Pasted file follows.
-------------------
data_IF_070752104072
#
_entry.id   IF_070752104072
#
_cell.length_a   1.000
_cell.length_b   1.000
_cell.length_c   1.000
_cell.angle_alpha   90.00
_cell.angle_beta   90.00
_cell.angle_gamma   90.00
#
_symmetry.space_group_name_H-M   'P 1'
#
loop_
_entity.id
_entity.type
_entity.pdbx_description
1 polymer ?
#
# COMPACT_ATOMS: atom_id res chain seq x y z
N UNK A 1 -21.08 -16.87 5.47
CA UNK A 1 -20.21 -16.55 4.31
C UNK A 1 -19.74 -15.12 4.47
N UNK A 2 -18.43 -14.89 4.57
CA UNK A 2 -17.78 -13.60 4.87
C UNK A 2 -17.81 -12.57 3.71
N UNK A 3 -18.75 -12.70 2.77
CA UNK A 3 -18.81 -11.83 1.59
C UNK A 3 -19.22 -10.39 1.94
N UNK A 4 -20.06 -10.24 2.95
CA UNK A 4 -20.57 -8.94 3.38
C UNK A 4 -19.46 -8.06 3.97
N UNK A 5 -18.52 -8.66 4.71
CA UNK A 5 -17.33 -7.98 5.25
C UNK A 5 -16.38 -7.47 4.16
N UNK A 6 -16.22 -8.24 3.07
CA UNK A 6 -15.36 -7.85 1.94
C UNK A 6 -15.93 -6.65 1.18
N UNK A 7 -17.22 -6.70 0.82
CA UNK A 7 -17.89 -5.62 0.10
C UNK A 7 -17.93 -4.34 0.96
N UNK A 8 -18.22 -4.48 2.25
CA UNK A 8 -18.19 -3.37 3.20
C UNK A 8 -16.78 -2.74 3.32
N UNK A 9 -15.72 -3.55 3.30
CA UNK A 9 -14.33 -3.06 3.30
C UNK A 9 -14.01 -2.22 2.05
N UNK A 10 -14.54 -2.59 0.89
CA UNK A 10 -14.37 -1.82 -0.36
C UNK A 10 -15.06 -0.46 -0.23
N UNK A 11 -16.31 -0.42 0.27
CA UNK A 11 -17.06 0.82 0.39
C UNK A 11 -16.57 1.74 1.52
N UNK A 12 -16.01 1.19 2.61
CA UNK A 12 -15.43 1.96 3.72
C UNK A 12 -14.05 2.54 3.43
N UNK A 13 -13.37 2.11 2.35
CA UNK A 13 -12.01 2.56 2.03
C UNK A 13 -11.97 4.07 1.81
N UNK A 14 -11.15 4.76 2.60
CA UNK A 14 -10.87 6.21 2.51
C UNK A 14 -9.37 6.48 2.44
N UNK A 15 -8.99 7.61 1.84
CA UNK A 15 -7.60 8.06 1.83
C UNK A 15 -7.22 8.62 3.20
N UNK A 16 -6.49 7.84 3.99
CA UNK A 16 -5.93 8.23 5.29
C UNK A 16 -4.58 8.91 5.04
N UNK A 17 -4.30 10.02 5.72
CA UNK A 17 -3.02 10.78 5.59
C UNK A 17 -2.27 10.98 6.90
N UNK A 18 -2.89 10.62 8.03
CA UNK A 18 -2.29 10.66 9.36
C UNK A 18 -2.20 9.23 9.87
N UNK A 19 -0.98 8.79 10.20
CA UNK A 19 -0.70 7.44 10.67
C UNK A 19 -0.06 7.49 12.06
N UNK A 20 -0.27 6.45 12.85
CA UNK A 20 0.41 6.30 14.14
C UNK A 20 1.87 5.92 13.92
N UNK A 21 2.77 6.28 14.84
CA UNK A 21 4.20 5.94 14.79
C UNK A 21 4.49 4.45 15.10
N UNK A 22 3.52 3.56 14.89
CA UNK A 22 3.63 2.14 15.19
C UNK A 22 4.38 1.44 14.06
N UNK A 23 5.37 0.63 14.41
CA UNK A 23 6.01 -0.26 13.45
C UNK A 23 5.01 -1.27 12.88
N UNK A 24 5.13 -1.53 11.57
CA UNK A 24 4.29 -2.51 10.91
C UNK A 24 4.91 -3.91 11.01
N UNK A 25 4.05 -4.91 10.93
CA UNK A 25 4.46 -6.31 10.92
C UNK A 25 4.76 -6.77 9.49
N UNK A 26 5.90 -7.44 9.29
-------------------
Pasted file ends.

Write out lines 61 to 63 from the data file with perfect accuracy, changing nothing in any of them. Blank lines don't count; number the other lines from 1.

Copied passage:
CA UNK A 14 -10.87 6.21 2.51
C UNK A 14 -9.37 6.48 2.44
N UNK A 15 -8.99 7.61 1.84